CNN: Blowing up HealthCare.Gov and starting over still looking like their best option, say more tech experts
posted at 2:41 pm on October 23, 2013 by Erika Johnsen
There’s a growing consensus on the mid- to late-November time frame by which the Obama administration really, really needs to have ObamaCare’s online portal running smoothly to avoid inducing more death-spiral risks and subsequent industry panic, and all of their plans for public outreach and directing people to call centers and whatnot is only going to get them so far.
“Tech surge” or no tech surge, CNN reports that still more experts and computer engineers are piling on to the suggestion that fixing HealthCare.Gov’s major problems before the end of 2013 just isn’t a feasible task, and that rebuilding the system from scratch would be the administration’s easiest and safest bet:
After assessing the website, Dave Kennedy, the CEO of information-security company Trusted Sec, estimates that about 20% of Healthcare.gov needs to be rewritten. With a whopping 500 million lines of code, according to a recent New York Times report, Kennedy believes fixing the site would probably take six months to a year.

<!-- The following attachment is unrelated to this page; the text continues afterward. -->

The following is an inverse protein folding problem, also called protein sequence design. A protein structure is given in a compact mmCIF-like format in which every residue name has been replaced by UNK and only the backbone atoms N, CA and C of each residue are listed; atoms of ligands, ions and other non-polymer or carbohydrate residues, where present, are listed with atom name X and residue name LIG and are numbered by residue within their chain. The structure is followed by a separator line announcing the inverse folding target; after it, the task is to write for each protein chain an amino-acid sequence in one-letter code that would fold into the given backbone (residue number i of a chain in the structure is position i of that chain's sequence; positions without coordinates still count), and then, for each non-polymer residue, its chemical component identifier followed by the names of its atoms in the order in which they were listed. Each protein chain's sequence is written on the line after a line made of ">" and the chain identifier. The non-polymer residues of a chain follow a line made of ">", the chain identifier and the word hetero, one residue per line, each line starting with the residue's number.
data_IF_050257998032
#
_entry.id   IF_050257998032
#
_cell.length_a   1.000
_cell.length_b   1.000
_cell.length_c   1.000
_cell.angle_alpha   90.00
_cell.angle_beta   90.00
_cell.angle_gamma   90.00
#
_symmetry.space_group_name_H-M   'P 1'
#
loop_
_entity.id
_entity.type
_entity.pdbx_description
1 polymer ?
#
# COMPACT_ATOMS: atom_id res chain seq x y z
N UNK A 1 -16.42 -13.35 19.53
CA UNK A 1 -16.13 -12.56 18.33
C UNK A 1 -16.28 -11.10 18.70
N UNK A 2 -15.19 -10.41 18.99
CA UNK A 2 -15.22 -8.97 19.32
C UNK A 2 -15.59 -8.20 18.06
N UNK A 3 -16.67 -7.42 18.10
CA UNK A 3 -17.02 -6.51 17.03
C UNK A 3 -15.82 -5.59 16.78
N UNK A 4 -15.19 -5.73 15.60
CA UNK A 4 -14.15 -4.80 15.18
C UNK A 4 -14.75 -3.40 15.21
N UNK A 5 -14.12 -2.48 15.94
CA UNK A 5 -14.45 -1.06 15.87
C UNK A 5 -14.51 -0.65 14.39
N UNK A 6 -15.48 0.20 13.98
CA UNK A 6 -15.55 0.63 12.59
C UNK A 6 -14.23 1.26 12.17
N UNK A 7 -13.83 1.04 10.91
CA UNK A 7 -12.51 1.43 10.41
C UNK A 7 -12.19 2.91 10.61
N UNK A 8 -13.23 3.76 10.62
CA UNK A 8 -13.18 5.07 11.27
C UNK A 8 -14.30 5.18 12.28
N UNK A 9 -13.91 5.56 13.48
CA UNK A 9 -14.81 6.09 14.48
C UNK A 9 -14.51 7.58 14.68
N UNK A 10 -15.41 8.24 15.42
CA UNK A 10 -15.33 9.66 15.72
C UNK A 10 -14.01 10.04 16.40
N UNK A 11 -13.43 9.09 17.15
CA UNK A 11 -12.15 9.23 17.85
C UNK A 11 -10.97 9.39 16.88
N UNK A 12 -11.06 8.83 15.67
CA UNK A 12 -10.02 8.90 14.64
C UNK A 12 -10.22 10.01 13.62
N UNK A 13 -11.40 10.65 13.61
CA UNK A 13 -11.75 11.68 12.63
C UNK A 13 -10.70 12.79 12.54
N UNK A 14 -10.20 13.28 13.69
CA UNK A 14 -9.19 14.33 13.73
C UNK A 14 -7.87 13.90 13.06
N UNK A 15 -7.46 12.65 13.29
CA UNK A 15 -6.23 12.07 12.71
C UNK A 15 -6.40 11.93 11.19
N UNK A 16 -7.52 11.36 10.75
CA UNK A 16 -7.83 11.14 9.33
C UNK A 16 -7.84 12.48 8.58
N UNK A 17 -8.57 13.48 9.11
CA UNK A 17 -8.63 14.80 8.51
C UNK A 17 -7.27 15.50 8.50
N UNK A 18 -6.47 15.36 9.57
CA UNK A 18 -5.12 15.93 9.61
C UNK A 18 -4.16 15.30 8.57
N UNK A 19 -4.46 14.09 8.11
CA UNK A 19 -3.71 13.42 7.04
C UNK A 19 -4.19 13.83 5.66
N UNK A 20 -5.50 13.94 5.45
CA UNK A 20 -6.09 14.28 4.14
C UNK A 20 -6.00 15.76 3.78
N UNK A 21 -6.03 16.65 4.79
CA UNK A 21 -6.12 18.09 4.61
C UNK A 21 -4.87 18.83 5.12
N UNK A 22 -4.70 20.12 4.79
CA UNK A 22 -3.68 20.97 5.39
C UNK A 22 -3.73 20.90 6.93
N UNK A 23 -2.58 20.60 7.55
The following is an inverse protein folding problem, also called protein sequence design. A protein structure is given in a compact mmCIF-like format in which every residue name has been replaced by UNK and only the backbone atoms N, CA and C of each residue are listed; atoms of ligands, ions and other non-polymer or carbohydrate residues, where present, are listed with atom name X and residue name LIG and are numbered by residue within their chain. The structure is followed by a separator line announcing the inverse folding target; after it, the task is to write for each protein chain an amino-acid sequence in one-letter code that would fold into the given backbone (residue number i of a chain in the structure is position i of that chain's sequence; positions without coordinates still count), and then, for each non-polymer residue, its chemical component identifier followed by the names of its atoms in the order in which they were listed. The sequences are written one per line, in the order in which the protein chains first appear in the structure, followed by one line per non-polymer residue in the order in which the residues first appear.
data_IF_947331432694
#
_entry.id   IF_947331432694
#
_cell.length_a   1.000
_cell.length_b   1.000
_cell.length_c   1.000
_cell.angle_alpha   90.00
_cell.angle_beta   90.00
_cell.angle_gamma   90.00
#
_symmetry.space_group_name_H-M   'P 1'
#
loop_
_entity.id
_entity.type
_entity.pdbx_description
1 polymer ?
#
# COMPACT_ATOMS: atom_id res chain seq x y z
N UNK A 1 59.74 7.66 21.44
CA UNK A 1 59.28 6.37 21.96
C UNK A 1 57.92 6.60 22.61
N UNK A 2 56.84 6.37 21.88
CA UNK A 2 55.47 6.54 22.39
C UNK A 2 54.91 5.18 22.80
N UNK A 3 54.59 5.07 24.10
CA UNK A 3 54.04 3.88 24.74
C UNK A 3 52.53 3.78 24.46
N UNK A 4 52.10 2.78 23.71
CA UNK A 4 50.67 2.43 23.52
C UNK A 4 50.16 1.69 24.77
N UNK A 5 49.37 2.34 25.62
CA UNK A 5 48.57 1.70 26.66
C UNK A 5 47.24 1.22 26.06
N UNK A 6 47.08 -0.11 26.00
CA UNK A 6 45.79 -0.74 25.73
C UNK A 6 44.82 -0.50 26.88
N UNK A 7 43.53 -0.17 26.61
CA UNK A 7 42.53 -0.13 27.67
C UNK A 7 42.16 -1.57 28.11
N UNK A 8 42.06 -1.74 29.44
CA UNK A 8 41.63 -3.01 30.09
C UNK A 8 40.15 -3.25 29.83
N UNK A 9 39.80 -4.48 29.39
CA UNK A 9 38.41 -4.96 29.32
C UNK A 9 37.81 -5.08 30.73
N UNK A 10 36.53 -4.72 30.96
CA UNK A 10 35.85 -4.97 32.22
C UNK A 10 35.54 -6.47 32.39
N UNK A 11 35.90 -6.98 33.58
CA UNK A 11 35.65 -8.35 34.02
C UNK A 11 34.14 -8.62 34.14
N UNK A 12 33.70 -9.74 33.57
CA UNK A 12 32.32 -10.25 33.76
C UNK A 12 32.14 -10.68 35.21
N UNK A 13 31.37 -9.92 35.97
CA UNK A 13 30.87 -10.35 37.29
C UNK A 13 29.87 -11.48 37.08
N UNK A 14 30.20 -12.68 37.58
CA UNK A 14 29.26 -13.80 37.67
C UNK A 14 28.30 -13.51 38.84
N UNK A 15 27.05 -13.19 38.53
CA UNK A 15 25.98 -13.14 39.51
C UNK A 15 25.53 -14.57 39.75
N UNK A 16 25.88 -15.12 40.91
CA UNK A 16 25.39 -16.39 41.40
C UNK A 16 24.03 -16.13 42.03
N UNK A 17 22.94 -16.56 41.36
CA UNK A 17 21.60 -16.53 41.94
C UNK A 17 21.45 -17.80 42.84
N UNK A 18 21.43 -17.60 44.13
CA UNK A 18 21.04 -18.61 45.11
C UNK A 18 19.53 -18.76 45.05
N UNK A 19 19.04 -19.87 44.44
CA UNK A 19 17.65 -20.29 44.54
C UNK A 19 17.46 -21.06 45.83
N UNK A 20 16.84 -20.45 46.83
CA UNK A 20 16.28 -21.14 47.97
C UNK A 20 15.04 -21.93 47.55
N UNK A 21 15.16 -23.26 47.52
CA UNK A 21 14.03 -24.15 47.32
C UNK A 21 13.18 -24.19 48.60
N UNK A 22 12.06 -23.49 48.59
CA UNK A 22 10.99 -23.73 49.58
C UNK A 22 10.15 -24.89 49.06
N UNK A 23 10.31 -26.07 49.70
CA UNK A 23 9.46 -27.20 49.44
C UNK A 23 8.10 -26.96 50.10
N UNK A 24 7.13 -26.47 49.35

… Nish Bhalla, CEO of information-security firm Security Compass, said it “does not sound realistic at all” that Healthcare.gov will be fully operational before that point.
“We don’t even know where all of the problems lie, so how can we solve them?” Bhalla said. “It’s like a drive-by shooting: You’re going fast and you might hit it, you might miss it. But you can’t fix what you can’t identify.” …
“Projects that are done rapidly usually have a lot of [repetitive] code,” said Arron Kallenberg, a software engineer and tech entrepreneur. “So when you have a problem, instead of debugging something in a single location, you’re tracking it down all through the code base.”
A whopping 500 million lines of code is “so excessive,” says Kennedy, and that a more normal number for a project like the ObamaCare site would lie somewhere in the range of 25 million to 50 million. Dayum.
Admitting that they screwed up and throwing out more than $300 million taxpayer dollars’ worth of work would be one heck of a politically bitter pill to swallow, but this looks like it’s quickly turning into a damned-if-they-do, damned-if-they-don’t sort of scenario. Who could’ve seen that coming?